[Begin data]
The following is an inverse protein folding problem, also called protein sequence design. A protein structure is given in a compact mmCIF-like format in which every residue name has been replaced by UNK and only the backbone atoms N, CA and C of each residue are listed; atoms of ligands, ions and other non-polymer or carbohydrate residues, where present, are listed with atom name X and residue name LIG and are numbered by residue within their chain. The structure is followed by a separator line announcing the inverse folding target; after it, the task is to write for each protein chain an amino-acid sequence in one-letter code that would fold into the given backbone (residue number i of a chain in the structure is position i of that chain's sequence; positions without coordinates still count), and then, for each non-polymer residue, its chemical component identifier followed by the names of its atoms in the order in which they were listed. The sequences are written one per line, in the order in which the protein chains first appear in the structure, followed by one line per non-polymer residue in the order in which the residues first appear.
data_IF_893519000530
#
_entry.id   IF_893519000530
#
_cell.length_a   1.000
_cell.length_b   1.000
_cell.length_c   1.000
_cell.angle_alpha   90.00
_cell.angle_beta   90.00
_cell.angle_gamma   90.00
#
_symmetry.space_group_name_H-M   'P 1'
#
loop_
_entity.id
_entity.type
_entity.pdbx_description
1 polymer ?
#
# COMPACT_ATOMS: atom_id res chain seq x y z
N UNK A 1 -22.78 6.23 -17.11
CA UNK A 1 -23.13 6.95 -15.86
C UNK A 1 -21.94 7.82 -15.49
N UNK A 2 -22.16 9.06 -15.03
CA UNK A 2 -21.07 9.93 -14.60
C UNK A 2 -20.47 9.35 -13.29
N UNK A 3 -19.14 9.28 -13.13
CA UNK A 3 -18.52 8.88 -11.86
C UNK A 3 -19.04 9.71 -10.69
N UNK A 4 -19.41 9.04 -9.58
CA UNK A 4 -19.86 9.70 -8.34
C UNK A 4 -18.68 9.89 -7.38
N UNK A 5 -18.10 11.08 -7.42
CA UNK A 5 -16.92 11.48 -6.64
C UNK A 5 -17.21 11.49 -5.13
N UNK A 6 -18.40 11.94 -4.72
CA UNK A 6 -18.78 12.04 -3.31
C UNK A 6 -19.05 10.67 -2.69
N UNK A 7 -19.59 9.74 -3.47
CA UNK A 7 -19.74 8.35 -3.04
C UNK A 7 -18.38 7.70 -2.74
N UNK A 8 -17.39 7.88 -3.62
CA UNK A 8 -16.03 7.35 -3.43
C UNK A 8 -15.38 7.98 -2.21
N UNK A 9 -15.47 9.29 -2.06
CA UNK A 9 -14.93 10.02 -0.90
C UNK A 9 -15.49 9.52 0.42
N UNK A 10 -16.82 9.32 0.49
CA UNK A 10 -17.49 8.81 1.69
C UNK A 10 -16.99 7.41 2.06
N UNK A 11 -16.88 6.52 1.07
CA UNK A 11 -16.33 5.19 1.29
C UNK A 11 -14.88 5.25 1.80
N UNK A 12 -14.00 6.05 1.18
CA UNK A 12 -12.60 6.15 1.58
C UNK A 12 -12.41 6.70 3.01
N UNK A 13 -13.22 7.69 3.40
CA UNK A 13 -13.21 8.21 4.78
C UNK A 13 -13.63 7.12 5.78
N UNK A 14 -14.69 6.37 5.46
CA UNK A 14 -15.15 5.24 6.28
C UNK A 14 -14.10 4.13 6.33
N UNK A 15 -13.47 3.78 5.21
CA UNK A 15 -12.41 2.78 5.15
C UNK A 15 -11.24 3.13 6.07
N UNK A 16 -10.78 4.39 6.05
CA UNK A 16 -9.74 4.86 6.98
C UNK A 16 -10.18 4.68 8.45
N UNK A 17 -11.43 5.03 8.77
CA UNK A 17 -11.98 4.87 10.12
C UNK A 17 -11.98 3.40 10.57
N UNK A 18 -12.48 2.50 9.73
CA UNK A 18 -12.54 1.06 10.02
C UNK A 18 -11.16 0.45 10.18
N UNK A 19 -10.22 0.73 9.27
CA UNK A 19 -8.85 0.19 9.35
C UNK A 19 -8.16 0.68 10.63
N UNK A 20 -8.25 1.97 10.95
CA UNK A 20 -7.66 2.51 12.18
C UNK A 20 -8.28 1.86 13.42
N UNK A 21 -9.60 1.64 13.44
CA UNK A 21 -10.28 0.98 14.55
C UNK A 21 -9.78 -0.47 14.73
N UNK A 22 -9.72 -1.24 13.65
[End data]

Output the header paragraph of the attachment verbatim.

The following is an inverse protein folding problem, also called protein sequence design. A protein structure is given in a compact mmCIF-like format in which every residue name has been replaced by UNK and only the backbone atoms N, CA and C of each residue are listed; atoms of ligands, ions and other non-polymer or carbohydrate residues, where present, are listed with atom name X and residue name LIG and are numbered by residue within their chain. The structure is followed by a separator line announcing the inverse folding target; after it, the task is to write for each protein chain an amino-acid sequence in one-letter code that would fold into the given backbone (residue number i of a chain in the structure is position i of that chain's sequence; positions without coordinates still count), and then, for each non-polymer residue, its chemical component identifier followed by the names of its atoms in the order in which they were listed. The sequences are written one per line, in the order in which the protein chains first appear in the structure, followed by one line per non-polymer residue in the order in which the residues first appear.